I must say that both the Government and people of this State extended a real welcome. And it is this welcome that helped the displaced persons like me to feel as much at home as was possible in the unsettled conditions which prevailed at that time.

The cosmopolitan atmosphere of this great city and that of the Bombay Bar soon made me and the other displaced lawyers feel optimistic. The shock had passed but I knew that it was going to be a struggle and that full rehabilitation was indeed a long way ahead. There was nothing to fall back upon except hard work and determination. With God's grace and perhaps a little bit of courage I settled down and recommenced practice in the Bombay Courts.

I must tell you that with my initial experience in a district town and judgeship in a sub-divisional town I found the atmosphere here somewhat overpowering. At that time I was not familiar with notices of motion or chamber summonses. To us in Sind an application was an application. You took a sheet of paper and wrote an application under order such and such and rule such and such. Your clerk produced a stamp which you licked and affixed. Then you handed it to the Judge across the Bar.

For some time I felt hesitant, unsure and even apprehensive. But as I began to make friends at the Bombay Bar I gathered hope and soon got into stride; there was always someone to guide and help if you asked for it, and the early apprehension gave way to hopeful confidence. For this I am indebted to the members of the Bar.

I have had the good fortune to appear before some of the most eminent Judges of this Court. I saw these great Judges at work and marvelled at their capacity, courage and courtesy. I saw eminent counsel arguing difficult cases before them and I felt gratified that I was a member of the Bombay Bar and that I could learn by observing such great people at work.

I think you are all aware that the Bombay High Court is held in great esteem by other High Courts not only in this country but even in Pakistan. I have been to Pakistan many times after the partition. I remember while appearing in the West Pakistan High Court in Lahore, I had occasion to cite a judgement of this Court. It was an Income-tax Division Bench judgement of Chief Justice Chagla and Justice Tendulkar. The two judges of the Lahore Court had disagreed and had referred the matter to a third Judge. After going through the Bombay authority one of the Judges said "Mr Mukhi, we have great respect for the judgement of your great Court. If this decision had been cited before us earlier, we would never have disagreed with each other."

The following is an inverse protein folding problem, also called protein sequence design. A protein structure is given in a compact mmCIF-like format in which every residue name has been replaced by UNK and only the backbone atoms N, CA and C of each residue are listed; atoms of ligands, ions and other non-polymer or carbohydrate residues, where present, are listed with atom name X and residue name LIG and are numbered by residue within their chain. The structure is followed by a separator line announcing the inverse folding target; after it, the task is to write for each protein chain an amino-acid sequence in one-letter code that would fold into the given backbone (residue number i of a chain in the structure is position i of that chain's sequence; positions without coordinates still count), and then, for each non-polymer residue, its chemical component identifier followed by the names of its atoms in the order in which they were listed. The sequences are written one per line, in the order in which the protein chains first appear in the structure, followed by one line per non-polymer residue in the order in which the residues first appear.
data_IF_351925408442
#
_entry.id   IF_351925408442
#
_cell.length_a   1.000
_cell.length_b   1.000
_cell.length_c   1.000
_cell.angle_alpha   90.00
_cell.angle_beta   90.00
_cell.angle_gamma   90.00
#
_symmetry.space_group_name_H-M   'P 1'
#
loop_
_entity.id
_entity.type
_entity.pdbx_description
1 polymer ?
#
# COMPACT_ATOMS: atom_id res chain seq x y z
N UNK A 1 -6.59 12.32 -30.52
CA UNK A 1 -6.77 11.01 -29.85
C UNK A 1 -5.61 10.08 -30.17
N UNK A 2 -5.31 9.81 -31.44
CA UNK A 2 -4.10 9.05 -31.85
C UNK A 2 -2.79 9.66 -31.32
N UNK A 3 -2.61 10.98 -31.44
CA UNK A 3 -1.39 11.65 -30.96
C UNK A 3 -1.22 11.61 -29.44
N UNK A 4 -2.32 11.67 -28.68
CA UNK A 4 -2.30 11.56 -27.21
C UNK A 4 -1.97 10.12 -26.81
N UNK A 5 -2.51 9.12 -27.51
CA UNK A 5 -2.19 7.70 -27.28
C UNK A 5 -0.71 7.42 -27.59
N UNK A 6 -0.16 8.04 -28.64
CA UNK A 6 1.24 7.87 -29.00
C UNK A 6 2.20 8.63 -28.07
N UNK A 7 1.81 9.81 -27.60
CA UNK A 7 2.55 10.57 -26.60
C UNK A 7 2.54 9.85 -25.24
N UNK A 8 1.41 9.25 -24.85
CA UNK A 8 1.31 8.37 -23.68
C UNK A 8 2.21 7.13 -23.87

Now I suppose I could refer to some of the problems which face the Courts. That there are problems no one can doubt, but I do not think that this is the occasion for that.

But I would like to say that like all problems these can also be tackled if the members of the Bar move themselves to do so. In other words, if they participate in the effort.

As Mr. Justice Chandrachud said the other day in a slightly different context, the cause of justice can only be helped by your participation. I believe that if the lawyer and the Judge can work together as a team then many of the defects in the system as it exists today can be overcome. The material is there. We have only to work it.

I may touch on one point regarding the system. I believe that the adoption of pre-trial procedures (even without amendment of the Civil Procedure Code) could in some significant measure help in reducing the delay in the trial of suits. I do not wish to elaborate on this but those of you who feel interested could read two articles on the subject which my brother judge Mr Justice S.K. Desai and I wrote three years ago and which have been published in the Bombay Law Reporter.

Well, the time has come to get on with the task. Tradition gives to my task a tinge of onerousness, but with your cooperation, as in the past, I hope to succeed.

There is an Islamic proverb which says that an hour in doing justice is worth a hundred in prayer. I shall be doing a lot of prayer.

Thank you once again.